• Talent the way we talk about it is a myth, anyway! Talent might make some people intimidating opponents in auditions, but hard work and a positive attitude trump inborn talent any day. Let’s look into ways for you to practice your performing skills and do better next time!
  • Casting is very subjective, and every lead requires different people, personalities, and skillsets. Maybe this one just wasn’t right for you, that doesn’t mean you should give up!
  • Just because the others around you are also very good at what they do doesn’t mean you yourself aren’t good! For all you know, this casting could have been a very close call. Let’s celebrate the skill in this cast instead of tearing anyone down!

If your child says, “I don’t want to do the show now,” say…

  • Stick it out! You’ll definitely still have a good time no matter what role you have, and this show is a great opportunity.
  • If you want to get roles you want in the future, you’ll have to make the most of some roles you’re not excited for. Every actor spends time in the ensemble and in supporting roles before they are ready to take on lead roles!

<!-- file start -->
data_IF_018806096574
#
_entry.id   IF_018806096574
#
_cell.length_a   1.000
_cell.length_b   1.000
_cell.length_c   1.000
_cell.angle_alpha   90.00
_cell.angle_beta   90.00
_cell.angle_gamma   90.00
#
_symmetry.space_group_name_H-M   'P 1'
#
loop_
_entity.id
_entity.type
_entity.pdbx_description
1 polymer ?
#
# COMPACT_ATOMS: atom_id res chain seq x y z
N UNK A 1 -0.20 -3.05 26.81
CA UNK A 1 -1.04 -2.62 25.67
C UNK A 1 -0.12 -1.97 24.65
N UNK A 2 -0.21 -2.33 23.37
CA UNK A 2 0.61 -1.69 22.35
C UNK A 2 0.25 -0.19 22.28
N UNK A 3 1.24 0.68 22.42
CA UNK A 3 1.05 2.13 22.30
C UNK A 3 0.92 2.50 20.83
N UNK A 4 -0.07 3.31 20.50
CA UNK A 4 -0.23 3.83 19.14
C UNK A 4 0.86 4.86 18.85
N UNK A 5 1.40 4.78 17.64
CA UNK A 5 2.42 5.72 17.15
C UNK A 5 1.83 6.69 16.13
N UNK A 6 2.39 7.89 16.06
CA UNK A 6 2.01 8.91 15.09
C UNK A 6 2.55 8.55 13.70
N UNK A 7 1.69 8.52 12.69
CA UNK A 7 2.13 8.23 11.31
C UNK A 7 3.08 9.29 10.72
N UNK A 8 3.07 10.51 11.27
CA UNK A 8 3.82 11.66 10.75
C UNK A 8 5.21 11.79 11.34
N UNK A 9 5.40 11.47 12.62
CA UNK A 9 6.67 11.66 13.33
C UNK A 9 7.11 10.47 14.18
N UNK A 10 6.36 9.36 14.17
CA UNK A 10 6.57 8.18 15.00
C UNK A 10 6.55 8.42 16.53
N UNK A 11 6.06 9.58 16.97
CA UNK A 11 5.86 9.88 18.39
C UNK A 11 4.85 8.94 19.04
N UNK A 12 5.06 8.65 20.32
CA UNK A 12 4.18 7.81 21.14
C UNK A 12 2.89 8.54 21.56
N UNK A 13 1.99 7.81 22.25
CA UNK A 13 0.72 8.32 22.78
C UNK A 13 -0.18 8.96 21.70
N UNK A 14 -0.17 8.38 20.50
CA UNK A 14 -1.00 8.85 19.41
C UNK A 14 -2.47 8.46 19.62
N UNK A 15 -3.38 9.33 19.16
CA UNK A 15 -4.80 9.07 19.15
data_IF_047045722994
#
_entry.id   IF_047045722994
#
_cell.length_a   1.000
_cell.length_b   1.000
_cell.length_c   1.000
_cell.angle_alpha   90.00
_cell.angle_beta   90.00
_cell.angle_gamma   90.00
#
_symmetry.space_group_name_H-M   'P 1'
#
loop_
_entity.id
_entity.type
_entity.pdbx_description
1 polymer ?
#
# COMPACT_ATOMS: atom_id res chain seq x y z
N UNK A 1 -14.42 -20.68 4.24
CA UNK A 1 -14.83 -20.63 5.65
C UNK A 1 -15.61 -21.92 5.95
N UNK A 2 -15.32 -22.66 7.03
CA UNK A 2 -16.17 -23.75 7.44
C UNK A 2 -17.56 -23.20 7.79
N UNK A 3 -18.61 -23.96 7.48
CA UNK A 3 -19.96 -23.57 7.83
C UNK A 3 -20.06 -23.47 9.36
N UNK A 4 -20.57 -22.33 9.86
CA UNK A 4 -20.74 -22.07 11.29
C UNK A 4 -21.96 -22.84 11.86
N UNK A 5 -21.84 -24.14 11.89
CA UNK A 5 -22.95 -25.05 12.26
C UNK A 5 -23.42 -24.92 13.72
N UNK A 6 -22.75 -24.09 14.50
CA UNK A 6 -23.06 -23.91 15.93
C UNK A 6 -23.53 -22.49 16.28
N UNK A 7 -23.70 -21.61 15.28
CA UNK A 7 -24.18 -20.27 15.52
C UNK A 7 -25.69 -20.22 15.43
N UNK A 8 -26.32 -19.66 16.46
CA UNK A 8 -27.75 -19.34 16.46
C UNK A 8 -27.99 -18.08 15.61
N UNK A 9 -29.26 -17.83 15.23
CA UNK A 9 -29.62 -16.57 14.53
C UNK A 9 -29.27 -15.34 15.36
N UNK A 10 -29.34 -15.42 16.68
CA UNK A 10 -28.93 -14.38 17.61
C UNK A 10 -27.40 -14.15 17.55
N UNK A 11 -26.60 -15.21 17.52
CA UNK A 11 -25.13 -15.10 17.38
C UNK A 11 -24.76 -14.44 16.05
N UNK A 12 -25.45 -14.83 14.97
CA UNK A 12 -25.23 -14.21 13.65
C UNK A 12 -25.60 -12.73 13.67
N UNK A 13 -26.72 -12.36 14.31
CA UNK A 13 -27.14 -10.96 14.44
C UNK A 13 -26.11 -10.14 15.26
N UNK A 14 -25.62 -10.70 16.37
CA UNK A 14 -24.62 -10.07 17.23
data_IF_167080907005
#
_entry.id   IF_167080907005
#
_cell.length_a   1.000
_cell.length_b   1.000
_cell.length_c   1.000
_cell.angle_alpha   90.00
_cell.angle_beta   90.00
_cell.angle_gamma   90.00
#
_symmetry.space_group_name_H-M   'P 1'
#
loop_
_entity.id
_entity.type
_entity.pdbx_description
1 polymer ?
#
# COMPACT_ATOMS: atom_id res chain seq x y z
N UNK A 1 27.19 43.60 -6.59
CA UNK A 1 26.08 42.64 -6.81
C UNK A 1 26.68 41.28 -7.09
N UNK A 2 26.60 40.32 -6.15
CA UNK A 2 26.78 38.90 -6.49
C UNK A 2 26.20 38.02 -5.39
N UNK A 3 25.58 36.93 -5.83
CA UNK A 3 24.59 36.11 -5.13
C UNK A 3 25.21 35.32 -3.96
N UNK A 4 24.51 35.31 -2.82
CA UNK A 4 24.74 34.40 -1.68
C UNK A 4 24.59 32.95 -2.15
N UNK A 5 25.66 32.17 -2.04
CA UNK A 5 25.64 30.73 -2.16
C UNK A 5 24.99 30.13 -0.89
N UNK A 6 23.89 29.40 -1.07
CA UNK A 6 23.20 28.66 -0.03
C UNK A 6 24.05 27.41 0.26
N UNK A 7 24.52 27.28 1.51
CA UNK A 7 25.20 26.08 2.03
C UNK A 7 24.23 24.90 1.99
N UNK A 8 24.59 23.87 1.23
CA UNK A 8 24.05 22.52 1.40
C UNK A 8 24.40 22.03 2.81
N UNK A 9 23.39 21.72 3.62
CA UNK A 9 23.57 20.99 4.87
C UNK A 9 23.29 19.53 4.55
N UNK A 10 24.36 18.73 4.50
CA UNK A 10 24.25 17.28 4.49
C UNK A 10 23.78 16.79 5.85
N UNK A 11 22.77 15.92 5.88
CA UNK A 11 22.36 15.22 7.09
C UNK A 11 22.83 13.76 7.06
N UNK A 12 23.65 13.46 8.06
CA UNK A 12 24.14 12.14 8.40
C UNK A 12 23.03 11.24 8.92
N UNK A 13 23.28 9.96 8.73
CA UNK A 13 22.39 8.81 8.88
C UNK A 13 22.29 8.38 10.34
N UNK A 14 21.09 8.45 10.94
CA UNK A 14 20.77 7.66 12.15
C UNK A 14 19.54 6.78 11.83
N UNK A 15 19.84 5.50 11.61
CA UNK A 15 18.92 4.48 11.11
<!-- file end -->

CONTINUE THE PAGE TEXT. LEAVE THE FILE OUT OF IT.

• Look at this as a chance to learn! By staying in this show, you’ll get a better idea of what this production team likes to see and work with, which can boost your chances in the next audition. Plus, this is a great chance to practice your performing skills, and those will be mandatory no matter what role you want next time.
  • Quitting because of casting will send a very poor message to the production staff. By quitting, you’re saying that this part isn’t worth your time, or that you don’t understand the value and importance of roles besides the one you wanted. They may decide not to cast you again if you back out now.

If your child says, “I feel embarrassed by this role/by how auditions went,” 

  • Discuss with them. Try to figure out why they are embarrassed! Did they feel insecure about auditioning? Do they think they’re being snubbed by their casting, or does the role make them feel uncomfortable for another reason? They may be uncomfortable with the content of a role, or feel unsure about their ability to play it.